At large in a vast capital city
19.07.2011 - 19.07.2011 28 °C
Reaching Beijing we have now travelled some 8,000 miles since leaving the UK six weeks previously. Of those only 2,000 were travelled by air. As such we had hoped to travel to Xi’an, later in the week, by train. However, given that this is unfortunately Beijing’s peak travel time and train tickets can only be booked 10 days in advance (when we were touring communications restricted western Mongolia) it is not a complete surprise that all trains to Xi’an are now sold out. Spending most of the morning confirming this and with no other options available we book flights. In some ways this brings a more complete end to our cross continent train journey. Logistics complete we are now able to explore the immense capital that lies outside.
In some ways Beijing is a difficult city for the tourist to visit, much the same as London. Given the scale of the city one must decided carefully where to explore and then expect to spend much time travelling between desired locations. However, whereas in London there is both the scale of the city and the sheer volume of attractions to contend with Beijing, at least for us, has relatively few. As such our day starts in Tiananmen Square, the absolute centre of the city, and until Greenwich Meantime was imposed the point that all Chinese navigational charts used as 0°.
As the largest public space in the world Tiananmen Square is a vast desert of paving stones and a poignant memory to China’s hapless democracy memory. At the southern end lies the Front Gate, with the square’s meridian line straddled by the Chairman Mao Memorial Hall. To the north the imposing Gate of Heavenly Peace, with its vast Mao canvas leading through to the Forbidden City beyond.
Mao conceived the square to project the enormity of the Communist Party, which explains the size and scale of largely concrete buildings surrounding its perimeter – the monolithic Great Hall of the People holds a banqueting hall for 5,000 people an auditorium for 10,000 as was built in 1959 in just 10 months, by many Chinese who volunteered their service. Yet, while projecting scale it provides few photographic opportunities.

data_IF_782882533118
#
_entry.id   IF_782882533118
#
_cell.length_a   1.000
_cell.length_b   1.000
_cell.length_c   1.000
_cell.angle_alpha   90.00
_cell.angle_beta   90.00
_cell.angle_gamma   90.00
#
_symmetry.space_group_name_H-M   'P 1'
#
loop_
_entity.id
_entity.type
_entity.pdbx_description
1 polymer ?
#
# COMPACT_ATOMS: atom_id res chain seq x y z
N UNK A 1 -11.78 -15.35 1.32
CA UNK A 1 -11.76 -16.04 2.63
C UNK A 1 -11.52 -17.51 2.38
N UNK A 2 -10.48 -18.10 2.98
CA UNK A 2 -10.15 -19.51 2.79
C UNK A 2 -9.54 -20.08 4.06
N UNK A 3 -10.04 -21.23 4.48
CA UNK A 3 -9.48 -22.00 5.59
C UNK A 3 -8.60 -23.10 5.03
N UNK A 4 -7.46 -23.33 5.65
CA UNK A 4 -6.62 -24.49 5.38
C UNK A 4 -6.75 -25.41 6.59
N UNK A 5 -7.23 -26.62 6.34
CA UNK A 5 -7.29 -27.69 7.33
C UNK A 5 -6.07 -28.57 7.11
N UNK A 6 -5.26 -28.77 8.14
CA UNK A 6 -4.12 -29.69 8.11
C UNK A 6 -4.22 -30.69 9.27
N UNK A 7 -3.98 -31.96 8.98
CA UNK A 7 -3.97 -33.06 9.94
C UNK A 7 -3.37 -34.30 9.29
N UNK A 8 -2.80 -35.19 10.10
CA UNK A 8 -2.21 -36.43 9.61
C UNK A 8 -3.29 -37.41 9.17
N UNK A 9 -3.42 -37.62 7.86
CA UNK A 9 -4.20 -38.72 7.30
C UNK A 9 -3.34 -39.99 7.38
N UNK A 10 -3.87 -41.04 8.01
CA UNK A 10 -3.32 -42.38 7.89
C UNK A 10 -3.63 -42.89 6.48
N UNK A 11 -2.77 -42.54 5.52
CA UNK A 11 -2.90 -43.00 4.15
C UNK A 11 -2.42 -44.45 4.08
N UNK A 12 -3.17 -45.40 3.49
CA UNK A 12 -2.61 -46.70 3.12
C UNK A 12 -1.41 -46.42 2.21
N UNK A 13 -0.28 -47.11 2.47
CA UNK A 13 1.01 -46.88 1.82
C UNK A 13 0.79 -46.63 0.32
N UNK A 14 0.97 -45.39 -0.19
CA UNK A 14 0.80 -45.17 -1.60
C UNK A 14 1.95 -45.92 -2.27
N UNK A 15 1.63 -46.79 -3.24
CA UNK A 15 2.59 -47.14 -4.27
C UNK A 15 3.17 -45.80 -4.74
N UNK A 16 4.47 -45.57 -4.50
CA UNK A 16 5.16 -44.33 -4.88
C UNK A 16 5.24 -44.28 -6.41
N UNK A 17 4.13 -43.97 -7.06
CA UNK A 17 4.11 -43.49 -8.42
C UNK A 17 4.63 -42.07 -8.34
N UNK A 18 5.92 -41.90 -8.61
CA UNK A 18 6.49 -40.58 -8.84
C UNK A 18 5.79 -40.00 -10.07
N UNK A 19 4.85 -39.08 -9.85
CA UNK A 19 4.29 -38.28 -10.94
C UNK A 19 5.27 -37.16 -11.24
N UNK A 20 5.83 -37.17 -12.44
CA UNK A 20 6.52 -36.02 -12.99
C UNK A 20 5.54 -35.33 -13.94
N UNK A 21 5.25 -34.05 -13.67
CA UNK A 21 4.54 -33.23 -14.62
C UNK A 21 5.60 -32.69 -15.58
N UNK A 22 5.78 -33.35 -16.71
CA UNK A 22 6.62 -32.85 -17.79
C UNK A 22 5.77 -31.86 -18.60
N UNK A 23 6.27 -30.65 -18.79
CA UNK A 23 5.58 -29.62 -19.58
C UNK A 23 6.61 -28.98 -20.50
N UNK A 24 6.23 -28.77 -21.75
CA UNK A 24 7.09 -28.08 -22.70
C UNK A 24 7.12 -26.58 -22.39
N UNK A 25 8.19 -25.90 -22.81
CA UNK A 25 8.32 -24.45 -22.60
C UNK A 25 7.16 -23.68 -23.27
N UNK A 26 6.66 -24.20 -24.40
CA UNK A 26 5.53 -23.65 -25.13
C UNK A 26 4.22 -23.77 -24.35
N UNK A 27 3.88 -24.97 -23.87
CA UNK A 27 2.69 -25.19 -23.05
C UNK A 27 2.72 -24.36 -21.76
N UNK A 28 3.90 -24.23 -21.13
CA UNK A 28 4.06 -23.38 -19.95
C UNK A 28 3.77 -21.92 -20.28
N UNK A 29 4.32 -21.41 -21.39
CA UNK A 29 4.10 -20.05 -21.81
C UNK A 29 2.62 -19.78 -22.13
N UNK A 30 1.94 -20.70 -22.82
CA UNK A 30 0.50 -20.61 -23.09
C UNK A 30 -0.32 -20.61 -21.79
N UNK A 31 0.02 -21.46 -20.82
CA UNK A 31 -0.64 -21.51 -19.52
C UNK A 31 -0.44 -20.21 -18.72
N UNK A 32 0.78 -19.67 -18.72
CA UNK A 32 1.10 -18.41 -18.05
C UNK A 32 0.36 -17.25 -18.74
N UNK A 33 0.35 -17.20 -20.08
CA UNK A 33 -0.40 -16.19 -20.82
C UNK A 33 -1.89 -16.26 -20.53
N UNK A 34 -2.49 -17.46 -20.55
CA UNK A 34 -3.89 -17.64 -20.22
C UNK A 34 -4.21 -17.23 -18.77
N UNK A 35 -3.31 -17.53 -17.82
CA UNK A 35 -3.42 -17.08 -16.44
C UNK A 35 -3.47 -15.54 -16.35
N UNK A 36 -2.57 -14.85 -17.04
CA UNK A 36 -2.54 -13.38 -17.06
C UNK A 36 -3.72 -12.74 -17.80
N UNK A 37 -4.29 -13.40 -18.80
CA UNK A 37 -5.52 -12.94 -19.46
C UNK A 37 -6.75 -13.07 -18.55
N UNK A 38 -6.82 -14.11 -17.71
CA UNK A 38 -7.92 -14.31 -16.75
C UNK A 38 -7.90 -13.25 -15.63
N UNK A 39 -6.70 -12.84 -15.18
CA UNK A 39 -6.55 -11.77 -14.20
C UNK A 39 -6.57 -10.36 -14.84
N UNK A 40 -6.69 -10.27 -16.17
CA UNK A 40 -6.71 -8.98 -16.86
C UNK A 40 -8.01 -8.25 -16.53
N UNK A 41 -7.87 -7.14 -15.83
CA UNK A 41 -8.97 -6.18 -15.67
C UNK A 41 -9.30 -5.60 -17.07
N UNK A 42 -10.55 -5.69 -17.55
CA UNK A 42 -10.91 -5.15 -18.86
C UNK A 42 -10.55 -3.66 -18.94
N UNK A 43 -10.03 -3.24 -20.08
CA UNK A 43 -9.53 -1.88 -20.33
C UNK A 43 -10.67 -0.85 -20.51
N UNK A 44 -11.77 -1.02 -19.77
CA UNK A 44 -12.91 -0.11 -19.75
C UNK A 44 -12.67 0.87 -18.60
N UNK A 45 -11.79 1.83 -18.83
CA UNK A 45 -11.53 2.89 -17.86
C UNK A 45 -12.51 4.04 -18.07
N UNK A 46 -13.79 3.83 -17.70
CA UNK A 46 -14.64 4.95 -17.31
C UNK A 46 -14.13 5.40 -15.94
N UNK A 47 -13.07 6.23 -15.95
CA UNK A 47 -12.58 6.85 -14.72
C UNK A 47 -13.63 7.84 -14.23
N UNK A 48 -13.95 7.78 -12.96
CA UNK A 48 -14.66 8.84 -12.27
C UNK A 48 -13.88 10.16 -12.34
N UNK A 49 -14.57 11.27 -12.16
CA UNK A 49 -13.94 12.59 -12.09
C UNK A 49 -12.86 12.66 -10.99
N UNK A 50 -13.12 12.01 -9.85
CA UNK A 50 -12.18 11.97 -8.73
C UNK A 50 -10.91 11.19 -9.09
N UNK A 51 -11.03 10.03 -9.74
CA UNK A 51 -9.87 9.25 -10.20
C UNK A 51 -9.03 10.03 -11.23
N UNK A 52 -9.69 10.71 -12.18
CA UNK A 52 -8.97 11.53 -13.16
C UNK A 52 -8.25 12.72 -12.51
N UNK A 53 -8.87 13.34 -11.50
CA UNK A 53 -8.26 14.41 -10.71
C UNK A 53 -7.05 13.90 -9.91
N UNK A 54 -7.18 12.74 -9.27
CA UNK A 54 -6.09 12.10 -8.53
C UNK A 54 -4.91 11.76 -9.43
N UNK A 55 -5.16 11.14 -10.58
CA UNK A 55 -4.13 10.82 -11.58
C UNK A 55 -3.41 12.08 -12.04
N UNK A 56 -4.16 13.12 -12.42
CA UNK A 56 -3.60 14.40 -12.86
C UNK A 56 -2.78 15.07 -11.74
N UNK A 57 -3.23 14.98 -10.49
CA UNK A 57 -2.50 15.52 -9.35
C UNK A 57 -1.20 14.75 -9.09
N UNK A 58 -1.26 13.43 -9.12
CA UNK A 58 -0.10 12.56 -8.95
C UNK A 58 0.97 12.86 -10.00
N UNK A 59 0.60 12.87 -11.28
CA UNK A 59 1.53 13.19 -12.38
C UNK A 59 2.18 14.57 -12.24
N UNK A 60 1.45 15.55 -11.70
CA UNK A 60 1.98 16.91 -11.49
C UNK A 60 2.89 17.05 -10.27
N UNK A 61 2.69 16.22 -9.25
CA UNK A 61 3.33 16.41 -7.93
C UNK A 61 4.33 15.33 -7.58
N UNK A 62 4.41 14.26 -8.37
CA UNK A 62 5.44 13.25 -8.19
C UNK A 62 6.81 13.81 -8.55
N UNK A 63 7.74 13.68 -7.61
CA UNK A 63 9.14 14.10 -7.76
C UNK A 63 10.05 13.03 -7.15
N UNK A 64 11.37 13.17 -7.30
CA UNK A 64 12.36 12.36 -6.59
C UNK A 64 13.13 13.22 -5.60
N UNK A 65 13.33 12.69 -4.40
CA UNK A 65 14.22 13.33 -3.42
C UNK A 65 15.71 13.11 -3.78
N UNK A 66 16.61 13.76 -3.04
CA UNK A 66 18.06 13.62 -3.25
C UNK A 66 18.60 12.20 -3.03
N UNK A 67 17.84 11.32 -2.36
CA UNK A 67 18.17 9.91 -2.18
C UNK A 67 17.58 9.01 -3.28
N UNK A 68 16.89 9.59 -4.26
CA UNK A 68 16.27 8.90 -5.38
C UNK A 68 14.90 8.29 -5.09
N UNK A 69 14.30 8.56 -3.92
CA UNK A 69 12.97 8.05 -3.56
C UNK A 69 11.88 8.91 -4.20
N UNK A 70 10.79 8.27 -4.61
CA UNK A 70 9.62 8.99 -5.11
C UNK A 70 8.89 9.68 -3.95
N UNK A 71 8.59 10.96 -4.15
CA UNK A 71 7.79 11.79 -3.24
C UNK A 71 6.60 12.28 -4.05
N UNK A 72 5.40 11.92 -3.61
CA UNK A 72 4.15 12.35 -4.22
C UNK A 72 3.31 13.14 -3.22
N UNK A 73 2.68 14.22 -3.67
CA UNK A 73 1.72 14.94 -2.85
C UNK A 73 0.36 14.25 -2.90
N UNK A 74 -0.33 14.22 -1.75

For us the square is somewhat of a disappointment. With none of the history and architectural splendor of Russia’s Red Square it is simply large with some buildings, essentially the north and south Gates that appeal. Yet to the Chinese this is a place of pilgrimage - to visit the embalmed body of the great Chairman and to pose for a picture in front of his great canvas. It would also appear that having a picture taken with a westerner is also a key visit requirement. Having taken a picture of ourselves outside the Gates of Heaven no fewer than three separate groups asked to have their pictures taken with us. Some just wanted the golden haired Trey, others wanted us both. The majority had to produce a two fingered victory sign at the appropriate moment. To the friends and family back home I suspect the two smiling yet reserved foreigners might make for a strange sight in front of the dour Mao portrait but next to clearly excited Chinese tourists.
Departing the Square we could soon dive into the Qianmen Hútòngs (narrow alleyways) that provide a more leisurely snapshot of the Chinese way of live. With many Hútòngs controversially destroyed during construction for the Olympic Games this narrow reconstructed alleyway offers a wide selection of tourist paraphernalia and Chinese food.
From there we head north to Liulichang Cultural Street, another Hútòng, that specializes in over priced (and usually fake) Chinese antiques. After discussing with Trey how everything on the street is overpriced and that purchase should be avoided we stumble upon a small gallery with artists painting new Chinese style pictures. With the refreshing style of one artist appealing we are not only able to purchase a piece from her but watch new pieces be created.
From there a return to our hotel for GM invited drinks and canapés calls. Sustained and revitalized a brief visit to Silk street allows us to browse a wide variety of Beijing souvenirs, clothes and paintings all of which require extremely hard bargaining, where typically 20% of the original asking price is acceptable. With most tourists programmed to reduce demanded prices by 50% one can only imagine how much profit can be made at these stalls by shrewd operators. Replete with a few purchases we soon return to our hotel determined to visit the vast Forbidden Palace in the morning.